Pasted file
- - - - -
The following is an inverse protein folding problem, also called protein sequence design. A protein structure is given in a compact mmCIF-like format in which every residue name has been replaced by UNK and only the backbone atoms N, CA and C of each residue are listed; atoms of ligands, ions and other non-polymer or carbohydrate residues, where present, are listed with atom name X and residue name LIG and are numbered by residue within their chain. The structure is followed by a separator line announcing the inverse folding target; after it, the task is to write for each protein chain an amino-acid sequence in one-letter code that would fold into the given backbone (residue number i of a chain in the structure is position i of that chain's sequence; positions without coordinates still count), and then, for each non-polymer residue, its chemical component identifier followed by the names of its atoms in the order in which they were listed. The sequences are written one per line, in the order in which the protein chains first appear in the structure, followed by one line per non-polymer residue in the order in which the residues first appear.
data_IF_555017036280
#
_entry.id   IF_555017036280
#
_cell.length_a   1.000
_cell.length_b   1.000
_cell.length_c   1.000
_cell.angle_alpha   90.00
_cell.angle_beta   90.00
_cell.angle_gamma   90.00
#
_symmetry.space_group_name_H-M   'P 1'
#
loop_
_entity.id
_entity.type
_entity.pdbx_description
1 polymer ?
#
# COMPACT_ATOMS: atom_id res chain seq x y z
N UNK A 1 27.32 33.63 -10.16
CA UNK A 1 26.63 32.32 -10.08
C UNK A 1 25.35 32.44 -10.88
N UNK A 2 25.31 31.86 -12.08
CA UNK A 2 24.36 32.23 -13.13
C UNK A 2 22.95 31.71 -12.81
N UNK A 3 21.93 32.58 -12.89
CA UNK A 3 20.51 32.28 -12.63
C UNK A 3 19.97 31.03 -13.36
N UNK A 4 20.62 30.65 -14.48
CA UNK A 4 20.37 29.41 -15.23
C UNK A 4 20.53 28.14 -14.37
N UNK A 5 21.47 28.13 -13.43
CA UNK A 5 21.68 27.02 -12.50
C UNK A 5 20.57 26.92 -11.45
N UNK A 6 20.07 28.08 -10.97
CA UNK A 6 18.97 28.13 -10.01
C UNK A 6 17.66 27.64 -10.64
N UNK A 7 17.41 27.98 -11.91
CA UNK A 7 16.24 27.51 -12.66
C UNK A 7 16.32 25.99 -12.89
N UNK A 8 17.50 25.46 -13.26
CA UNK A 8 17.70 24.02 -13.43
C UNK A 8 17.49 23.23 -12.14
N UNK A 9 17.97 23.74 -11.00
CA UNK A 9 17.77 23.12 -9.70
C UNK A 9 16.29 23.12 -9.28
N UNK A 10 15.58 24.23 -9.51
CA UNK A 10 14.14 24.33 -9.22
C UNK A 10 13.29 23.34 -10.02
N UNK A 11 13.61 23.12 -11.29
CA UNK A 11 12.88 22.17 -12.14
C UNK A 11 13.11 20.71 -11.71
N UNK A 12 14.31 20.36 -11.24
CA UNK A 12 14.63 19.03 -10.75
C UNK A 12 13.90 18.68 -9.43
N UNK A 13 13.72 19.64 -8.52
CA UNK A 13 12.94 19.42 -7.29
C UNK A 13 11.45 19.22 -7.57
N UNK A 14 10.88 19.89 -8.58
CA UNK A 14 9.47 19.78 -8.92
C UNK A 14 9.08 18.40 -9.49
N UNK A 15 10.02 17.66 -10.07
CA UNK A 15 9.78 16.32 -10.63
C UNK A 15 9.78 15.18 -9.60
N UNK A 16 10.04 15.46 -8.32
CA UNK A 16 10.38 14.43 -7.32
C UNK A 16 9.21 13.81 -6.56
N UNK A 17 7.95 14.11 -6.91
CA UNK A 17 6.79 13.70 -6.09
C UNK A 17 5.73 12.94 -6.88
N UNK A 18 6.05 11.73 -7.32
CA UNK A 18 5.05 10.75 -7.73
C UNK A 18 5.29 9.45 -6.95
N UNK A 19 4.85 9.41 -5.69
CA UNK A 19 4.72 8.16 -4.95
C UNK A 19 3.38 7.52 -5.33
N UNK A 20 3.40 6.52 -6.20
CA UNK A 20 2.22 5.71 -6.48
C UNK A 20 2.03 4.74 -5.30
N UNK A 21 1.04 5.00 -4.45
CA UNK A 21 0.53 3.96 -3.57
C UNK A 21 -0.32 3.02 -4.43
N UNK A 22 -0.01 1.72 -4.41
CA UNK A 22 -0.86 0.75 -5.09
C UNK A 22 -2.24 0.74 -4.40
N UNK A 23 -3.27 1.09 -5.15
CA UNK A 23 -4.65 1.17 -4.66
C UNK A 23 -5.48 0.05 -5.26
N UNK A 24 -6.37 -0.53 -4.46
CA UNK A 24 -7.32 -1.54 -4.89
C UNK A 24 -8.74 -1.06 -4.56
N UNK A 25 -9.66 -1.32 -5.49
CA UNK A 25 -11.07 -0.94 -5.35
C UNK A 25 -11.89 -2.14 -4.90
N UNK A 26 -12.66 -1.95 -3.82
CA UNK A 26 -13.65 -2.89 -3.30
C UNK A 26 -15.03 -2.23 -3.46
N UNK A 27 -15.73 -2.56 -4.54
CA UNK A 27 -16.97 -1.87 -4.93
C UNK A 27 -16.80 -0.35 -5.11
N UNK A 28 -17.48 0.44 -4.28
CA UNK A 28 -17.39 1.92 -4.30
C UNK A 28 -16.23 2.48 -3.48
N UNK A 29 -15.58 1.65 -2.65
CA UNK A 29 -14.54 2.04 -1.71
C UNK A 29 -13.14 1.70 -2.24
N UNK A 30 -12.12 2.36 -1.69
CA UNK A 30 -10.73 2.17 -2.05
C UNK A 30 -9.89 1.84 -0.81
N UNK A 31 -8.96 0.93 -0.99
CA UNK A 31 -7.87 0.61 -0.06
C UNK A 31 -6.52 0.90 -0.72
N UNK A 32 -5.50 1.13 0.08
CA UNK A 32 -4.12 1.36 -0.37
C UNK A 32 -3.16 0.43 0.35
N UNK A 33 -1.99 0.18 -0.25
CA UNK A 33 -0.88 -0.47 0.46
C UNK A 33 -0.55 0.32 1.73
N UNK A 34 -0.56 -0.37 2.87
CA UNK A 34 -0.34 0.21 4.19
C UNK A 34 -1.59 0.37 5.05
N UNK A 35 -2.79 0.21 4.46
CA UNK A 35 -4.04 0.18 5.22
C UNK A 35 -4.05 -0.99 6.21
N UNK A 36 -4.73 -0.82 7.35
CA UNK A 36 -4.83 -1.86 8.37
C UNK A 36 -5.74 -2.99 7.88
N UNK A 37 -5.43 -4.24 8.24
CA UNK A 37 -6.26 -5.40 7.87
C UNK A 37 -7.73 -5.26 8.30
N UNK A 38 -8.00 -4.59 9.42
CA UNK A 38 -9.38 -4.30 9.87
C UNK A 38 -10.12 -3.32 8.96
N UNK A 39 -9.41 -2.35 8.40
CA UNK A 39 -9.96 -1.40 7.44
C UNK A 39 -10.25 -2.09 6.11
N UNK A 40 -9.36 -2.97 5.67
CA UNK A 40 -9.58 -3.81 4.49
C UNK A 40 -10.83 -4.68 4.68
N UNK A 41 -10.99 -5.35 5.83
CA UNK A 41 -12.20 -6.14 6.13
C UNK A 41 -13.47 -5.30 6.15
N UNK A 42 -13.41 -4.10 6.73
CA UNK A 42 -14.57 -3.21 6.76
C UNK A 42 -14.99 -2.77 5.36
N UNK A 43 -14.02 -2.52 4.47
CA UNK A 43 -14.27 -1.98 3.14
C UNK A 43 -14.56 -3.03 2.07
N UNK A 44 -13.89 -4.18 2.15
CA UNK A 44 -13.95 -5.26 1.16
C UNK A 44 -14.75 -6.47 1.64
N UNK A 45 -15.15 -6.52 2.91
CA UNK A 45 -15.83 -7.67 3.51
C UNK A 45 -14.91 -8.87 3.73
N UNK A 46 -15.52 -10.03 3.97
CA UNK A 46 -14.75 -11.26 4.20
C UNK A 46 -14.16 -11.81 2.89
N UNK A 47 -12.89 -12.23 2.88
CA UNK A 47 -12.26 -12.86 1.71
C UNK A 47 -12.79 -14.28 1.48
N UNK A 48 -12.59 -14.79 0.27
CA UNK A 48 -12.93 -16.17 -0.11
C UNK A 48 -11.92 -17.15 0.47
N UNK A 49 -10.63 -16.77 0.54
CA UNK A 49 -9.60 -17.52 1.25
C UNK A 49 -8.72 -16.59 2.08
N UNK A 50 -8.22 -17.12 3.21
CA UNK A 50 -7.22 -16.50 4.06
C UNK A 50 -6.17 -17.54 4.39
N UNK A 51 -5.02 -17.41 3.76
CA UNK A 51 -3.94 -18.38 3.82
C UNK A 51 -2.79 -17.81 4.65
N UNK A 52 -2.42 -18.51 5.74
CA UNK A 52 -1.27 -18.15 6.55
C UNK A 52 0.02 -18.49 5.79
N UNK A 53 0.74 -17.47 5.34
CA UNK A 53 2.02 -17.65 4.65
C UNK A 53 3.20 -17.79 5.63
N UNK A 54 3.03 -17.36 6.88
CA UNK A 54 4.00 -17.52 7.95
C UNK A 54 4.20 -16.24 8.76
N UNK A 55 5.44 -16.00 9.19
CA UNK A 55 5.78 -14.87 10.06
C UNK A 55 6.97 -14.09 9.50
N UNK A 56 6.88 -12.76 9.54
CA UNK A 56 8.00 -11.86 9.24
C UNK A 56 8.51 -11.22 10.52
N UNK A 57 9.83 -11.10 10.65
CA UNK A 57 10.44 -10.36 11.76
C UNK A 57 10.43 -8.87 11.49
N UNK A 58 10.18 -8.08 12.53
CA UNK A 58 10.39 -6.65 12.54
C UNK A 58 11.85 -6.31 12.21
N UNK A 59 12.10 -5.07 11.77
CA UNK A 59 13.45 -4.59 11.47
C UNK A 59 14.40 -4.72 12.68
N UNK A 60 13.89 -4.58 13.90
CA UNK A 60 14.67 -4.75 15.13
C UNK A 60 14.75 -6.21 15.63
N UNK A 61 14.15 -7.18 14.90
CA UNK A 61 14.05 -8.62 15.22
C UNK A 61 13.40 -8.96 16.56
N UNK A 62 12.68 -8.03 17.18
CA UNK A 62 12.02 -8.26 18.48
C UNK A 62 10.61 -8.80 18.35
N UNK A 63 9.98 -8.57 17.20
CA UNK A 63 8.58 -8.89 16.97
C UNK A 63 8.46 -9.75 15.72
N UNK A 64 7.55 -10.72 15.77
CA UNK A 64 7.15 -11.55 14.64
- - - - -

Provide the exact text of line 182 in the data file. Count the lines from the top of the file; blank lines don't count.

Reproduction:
CA UNK A 54 4.00 -17.52 7.95